**2020**, 12, 3645. [Google Scholar] [CrossRef] - Zhang, A.; Pan, Y.; Ming, Y.; Wang, J. Research of GDP Spatialization based on Multi-source Information Coupling: A Case Study in Beijing. Remote Sens. Technol. Appl.
**2021**, 36, 463–472. [Google Scholar] [CrossRef] - Apel, H.; Aronica, G.; Kreibich, H.; Thieken, A. Flood risk analyses—how detailed do we need to be? Nat. Hazards
**2009**, 49, 79–98. [Google Scholar] [CrossRef] - Zhou, Q.; Mikkelsen, P.S.; Halsnæs, K.; Arnbjerg-Nielsen, K. Framework for economic pluvial flood risk assessment considering climate change effects and adaptation benefits. J. Hydrol.
**2012**, 414, 539–549. [Google Scholar] [CrossRef] - Mei, C.; Liu, J.; Wang, H.; Yang, Z.; Ding, X.; Shao, W. Integrated assessments of green infrastructure for flood mitigation to support robust decision-making for sponge city construction in an urbanized watershed. Sci. Total Environ.
**2018**, 639, 1394–1407. [Google Scholar] [CrossRef] - Bisht, D.S.; Chatterjee, C.; Kalakoti, S.; Upadhyay, P.; Sahoo, M.; Panda, A. Modeling urban floods and drainage using SWMM and MIKE URBAN: A case study. Nat. Hazards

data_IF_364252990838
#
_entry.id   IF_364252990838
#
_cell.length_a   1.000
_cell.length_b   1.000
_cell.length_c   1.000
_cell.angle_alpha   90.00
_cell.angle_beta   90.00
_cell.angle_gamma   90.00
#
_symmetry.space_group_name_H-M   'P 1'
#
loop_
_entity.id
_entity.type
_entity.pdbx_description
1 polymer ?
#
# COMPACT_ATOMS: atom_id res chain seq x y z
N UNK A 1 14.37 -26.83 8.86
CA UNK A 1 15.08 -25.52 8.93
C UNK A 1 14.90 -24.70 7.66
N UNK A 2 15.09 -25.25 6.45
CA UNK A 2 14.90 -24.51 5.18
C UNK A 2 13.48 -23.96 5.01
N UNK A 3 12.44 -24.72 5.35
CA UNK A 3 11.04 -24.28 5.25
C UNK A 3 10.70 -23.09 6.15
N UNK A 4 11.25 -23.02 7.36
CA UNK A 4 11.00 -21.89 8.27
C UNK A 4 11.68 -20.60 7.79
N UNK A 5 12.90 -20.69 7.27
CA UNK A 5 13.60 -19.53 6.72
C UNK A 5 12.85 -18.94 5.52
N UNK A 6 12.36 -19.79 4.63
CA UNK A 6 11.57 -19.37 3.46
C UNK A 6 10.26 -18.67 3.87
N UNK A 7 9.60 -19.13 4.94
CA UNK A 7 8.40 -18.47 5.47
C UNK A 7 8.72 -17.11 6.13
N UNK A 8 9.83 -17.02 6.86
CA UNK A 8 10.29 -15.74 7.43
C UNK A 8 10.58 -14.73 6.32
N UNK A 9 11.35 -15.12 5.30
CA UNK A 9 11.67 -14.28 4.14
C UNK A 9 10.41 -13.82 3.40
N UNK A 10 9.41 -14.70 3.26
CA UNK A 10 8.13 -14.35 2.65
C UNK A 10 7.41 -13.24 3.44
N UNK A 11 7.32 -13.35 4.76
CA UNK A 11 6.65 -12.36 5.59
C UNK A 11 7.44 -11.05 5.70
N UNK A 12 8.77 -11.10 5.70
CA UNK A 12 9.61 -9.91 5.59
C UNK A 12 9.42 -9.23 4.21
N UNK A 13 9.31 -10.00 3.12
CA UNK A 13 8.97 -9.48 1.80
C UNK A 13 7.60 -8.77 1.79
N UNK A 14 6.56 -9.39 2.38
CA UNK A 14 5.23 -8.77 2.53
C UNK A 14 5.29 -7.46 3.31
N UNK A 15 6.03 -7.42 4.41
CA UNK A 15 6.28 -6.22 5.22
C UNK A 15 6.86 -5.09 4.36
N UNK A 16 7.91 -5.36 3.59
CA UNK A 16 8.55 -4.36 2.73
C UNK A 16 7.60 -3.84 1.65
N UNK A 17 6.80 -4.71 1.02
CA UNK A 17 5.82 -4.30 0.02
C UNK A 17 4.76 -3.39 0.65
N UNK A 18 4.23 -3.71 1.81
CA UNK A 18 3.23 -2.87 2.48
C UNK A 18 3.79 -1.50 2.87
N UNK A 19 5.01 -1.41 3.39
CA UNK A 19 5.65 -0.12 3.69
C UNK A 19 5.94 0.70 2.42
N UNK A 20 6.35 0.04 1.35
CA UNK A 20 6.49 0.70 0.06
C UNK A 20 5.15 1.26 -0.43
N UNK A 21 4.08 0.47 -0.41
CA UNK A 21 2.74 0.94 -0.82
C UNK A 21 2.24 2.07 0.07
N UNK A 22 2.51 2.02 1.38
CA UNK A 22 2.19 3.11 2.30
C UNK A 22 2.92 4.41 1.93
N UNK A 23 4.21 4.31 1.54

**2016**, 84, 749–776. [Google Scholar] [CrossRef] - Sheng, J.G.; Dan, Y.D.; Liu, C.S.; Ma, L.M. Study of Simulation in Storm Sewer System of Zhenjiang Urban by Infoworks ICM Model. In Applied Mechanics and Materials; Trans Tech Publications Ltd.: Bäch, Switzerland, 2012; pp. 683–686. [Google Scholar]
- Mei, C.; Liu, J.; Wang, H.; Li, Z.; Yang, Z.; Shao, W.; Ding, X.; Weng, B.; Yu, Y.; Yan, D. Urban flood inundation and damage assessment based on numerical simulations of design rainstorms with different characteristics. Sci. China Technol. Sci.
**2020**, 63, 2292–2304. [Google Scholar] [CrossRef] - Jahanbazi, M.; Egger, U. Application and comparison of two different dual drainage models to assess urban flooding. Urban Water J.
**2014**, 11, 584–595. [Google Scholar] [CrossRef] - Li, Z.; Liu, J.; Mei, C.; Shao, W.; Wang, H.; Yan, D. Comparative Analysis of Building Representations in TELEMAC-2D for Flood Inundation in Idealized Urban Districts. Water
**2019**, 11, 1840. [Google Scholar] [CrossRef] [Green Version] - Zhu, J.; Dai, Q.; Deng, Y.; Zhang, A.; Zhang, Y.; Zhang, S. Indirect damage of urban flooding: Investigation of flood-induced traffic congestion using dynamic modeling. Water
**2018**, 10, 622. [Google Scholar] [CrossRef] [Green Version] - He, J.; Qiang, Y.; Luo, H.; Zhou, S.; Zhang, L. A stress test of urban system flooding upon extreme rainstorms in Hong Kong. J. Hydrol.
**2021**, 597, 125713. [Google Scholar] [CrossRef] - Romali, N.S.; Yusop, Z.; Ismail, Z. Flood damage assessment: A review of flood stage–damage function curve. In ISFRAM 2014; Springer: Singapore, 2015; pp. 147–159. [Google Scholar] [CrossRef] [Green Version]
- Romali, N.S.; Yusop, Z. Flood damage and risk assessment for urban area in Malaysia. Hydrol. Res.